India's Star war program

Discussion in 'Strategic Forces' started by sorcerer, Sep 11, 2015.

  1. sorcerer

    sorcerer Senior Member Senior Member

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    Starting this discussion to discuss mainly three ambitious projects by India.

    DURGA [Directionally Unrestricted Ray-Gun Array]
    KALI [ Kinetic Attack Loitering Interceptor]
    AVATAR ["Aerobic Vehicle for Transatmospheric Hypersonic Aerospace TrAnspoRtation]

    A New Frontier..
    Boosting India's Military Presence In Outer Space


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    Last edited: Sep 11, 2015
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  3. sorcerer

    sorcerer Senior Member Senior Member

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    Bridging Rhetoric and Reality: Harnessing Space Capabilities for India’s Defence


    Introduction

    Military space affairs are the flavour of the season. A veritable cottage industry grows around it, not only in India, but all across the globe. In case of India, the surfeit of visions and doctrines put forth far surpass the actual satellites launched. Nonetheless, a vast gap exists between consummation of this deluge of visions and doctrines and obtainment of actual space capabilities. Rhetoric is yet to be matched with reality in any credible manner. It is generally well-known and accepted that space has emerged as an essential component in furthering a nation’s comprehensive national power. Every body is in common agreement that space capabilities have become absolutely essential for national development, economic well-being, commerce, and everyday life, besides becoming a crucial component of successful military operations. Yet, no common agreement exists on the need for the military to get involved in space and hence it would be essential to first explore the rationale for the military to be involved in space before going headlong into aspects related to harnessing space for national defence.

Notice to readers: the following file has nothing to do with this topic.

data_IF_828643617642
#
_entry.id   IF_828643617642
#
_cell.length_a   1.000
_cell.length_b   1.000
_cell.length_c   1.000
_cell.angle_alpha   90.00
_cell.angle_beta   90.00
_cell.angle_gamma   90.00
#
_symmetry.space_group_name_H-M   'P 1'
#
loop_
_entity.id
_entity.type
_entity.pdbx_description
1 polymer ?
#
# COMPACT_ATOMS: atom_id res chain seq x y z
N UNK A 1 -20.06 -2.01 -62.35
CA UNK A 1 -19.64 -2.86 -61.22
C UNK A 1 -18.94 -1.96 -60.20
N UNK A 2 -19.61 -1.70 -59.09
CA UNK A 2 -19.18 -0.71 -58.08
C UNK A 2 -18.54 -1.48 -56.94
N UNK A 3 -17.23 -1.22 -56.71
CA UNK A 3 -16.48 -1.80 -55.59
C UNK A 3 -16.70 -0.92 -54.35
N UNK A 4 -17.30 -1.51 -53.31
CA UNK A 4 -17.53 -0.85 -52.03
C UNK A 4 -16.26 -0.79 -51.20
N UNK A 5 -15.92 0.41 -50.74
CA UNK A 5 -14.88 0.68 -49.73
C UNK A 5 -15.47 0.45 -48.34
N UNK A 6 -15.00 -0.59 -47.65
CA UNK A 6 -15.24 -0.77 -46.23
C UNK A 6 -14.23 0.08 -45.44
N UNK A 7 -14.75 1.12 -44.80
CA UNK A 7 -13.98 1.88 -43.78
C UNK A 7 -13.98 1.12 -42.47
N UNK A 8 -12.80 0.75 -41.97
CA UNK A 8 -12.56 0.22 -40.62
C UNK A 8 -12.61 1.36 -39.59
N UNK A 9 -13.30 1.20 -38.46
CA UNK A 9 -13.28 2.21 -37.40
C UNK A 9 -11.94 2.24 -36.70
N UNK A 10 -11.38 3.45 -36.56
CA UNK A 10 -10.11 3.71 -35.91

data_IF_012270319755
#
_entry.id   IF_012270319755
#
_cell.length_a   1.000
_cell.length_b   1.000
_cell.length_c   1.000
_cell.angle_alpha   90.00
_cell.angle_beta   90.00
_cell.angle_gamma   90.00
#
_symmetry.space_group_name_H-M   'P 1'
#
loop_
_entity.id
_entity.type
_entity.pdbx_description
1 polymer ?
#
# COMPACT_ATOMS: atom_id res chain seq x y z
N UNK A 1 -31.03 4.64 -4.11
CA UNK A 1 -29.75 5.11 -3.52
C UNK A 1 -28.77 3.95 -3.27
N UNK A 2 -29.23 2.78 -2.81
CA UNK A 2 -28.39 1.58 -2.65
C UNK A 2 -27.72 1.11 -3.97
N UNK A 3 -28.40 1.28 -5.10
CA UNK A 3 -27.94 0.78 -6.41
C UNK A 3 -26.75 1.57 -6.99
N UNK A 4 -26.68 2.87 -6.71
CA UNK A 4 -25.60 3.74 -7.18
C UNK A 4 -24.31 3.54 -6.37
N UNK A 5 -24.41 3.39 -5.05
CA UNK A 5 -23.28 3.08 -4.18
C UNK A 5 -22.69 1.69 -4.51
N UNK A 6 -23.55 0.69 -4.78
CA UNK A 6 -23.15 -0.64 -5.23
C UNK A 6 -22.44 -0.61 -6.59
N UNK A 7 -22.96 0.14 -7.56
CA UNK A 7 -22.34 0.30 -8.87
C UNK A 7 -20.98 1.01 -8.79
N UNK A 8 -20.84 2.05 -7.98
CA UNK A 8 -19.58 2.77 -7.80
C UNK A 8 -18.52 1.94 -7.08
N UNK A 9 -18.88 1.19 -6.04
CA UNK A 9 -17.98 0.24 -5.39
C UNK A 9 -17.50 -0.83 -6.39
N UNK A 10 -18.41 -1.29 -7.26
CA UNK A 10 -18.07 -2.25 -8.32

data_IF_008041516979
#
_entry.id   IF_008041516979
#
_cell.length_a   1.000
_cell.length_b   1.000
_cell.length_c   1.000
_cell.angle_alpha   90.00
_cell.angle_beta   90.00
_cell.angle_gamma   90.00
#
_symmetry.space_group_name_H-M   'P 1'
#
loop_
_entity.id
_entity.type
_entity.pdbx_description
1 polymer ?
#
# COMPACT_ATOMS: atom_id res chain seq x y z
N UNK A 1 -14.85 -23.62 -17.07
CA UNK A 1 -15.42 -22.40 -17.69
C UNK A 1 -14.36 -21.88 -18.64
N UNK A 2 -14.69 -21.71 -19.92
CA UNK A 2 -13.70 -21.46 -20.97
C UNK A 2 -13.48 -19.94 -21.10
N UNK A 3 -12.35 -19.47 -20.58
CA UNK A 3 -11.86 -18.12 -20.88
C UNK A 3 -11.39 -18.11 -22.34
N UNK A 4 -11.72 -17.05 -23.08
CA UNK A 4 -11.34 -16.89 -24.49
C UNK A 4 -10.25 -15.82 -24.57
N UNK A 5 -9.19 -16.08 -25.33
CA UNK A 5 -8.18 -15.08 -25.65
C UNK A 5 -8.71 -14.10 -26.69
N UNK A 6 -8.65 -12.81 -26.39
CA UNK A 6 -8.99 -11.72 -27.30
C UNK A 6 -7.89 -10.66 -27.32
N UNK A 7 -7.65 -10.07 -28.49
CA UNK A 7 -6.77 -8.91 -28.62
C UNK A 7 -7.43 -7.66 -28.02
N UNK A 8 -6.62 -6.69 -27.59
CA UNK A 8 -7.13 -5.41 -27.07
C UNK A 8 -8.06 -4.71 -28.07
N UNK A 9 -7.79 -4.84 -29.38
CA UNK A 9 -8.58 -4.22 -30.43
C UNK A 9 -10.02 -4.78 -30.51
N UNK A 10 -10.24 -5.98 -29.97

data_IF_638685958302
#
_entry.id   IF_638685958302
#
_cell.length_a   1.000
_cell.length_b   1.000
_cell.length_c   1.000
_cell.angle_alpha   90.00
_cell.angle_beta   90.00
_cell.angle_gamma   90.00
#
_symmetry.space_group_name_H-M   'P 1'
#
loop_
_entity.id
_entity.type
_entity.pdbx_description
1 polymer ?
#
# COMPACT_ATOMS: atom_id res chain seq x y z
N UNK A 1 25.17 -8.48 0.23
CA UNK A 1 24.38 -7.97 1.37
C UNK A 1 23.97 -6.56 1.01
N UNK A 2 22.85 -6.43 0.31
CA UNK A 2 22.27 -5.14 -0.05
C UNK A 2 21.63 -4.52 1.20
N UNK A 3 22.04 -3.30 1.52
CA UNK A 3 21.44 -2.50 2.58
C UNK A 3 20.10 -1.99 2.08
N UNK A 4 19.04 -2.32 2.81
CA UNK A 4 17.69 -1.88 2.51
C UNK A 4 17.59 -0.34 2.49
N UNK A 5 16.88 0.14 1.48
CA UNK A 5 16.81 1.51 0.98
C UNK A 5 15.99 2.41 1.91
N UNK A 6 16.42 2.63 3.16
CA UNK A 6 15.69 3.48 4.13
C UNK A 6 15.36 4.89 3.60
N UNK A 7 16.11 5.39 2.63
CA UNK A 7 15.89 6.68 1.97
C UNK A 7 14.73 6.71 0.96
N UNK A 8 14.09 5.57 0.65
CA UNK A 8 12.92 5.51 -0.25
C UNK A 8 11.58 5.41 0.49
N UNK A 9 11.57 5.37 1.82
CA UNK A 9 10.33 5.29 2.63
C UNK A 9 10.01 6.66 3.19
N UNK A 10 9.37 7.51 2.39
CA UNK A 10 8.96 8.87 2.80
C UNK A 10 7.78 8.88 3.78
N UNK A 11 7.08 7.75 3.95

The Rationale for Military Involvement in Space

    India has a robust civil space programme which is essentially geared towards scientific and development goals. As we move towards greater development, utilisation of space for economic and developmental purposes is likely to increase, and as dependence on space assets and systems increases, the concurrent vulnerability of our country to hostile action seeking to destroy, degrade or deny our space capabilities so painstakingly built over the decades would increase. India’s dependence on space for vital economic purposes has been growing rapidly and hence any serious damage or degradation would have a major negative impact on our nation’s well-being.

    The lessons of history, on the other hand, are clear that wherever serious threats to national economic interests arise, military force would be necessary to protect them in the best manner possible. Military organisations have evolved as instruments of national power to protect national interests and investments. This generates the rationale for military involvement in space; apart from the fact that space enabled capabilities are the core of Revolution in Military Affairs (RMA) aimed at enhancing terrestrial military capabilities and national defence. The kind of modern precision warfare witnessed during the Gulf-War is largely a by-product of this RMA which is aimed at combining the cumulative potential of air and space forces in terms of Intelligence Surveillance Reconnaissance (ISR), communications, navigation etc for providing information dominance vital to nuanced application of force which in-turn enables decisive war-winning effects.

    The Utility of Space for the Military